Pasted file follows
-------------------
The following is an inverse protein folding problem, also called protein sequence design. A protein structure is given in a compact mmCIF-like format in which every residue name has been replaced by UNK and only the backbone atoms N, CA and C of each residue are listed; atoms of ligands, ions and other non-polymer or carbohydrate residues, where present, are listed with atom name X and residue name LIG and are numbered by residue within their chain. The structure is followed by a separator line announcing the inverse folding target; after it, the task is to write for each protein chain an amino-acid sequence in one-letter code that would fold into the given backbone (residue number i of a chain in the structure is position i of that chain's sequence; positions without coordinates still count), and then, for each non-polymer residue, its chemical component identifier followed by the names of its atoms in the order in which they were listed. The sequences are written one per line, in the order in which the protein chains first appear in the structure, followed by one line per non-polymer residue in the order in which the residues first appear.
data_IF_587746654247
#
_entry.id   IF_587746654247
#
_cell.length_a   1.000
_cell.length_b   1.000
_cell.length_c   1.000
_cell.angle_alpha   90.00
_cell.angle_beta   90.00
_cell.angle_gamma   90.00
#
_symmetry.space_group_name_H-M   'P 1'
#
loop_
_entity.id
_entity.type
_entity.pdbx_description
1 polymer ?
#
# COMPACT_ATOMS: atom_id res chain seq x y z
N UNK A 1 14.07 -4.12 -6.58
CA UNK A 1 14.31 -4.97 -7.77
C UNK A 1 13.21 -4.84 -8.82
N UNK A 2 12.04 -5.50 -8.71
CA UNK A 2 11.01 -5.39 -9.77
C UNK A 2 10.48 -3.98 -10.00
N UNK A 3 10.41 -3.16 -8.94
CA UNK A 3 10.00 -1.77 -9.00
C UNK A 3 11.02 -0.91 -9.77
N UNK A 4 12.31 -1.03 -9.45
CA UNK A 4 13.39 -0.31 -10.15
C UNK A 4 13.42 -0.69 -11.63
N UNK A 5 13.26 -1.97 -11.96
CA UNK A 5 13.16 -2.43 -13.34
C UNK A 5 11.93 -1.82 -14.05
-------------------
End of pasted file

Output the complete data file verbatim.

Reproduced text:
The following is an inverse protein folding problem, also called protein sequence design. A protein structure is given in a compact mmCIF-like format in which every residue name has been replaced by UNK and only the backbone atoms N, CA and C of each residue are listed; atoms of ligands, ions and other non-polymer or carbohydrate residues, where present, are listed with atom name X and residue name LIG and are numbered by residue within their chain. The structure is followed by a separator line announcing the inverse folding target; after it, the task is to write for each protein chain an amino-acid sequence in one-letter code that would fold into the given backbone (residue number i of a chain in the structure is position i of that chain's sequence; positions without coordinates still count), and then, for each non-polymer residue, its chemical component identifier followed by the names of its atoms in the order in which they were listed. The sequences are written one per line, in the order in which the protein chains first appear in the structure, followed by one line per non-polymer residue in the order in which the residues first appear.
data_IF_587746654247
#
_entry.id   IF_587746654247
#
_cell.length_a   1.000
_cell.length_b   1.000
_cell.length_c   1.000
_cell.angle_alpha   90.00
_cell.angle_beta   90.00
_cell.angle_gamma   90.00
#
_symmetry.space_group_name_H-M   'P 1'
#
loop_
_entity.id
_entity.type
_entity.pdbx_description
1 polymer ?
#
# COMPACT_ATOMS: atom_id res chain seq x y z
N UNK A 1 14.07 -4.12 -6.58
CA UNK A 1 14.31 -4.97 -7.77
C UNK A 1 13.21 -4.84 -8.82
N UNK A 2 12.04 -5.50 -8.71
CA UNK A 2 11.01 -5.39 -9.77
C UNK A 2 10.48 -3.98 -10.00
N UNK A 3 10.41 -3.16 -8.94
CA UNK A 3 10.00 -1.77 -9.00
C UNK A 3 11.02 -0.91 -9.77
N UNK A 4 12.31 -1.03 -9.45
CA UNK A 4 13.39 -0.31 -10.15
C UNK A 4 13.42 -0.69 -11.63
N UNK A 5 13.26 -1.97 -11.96
CA UNK A 5 13.16 -2.43 -13.34
C UNK A 5 11.93 -1.82 -14.05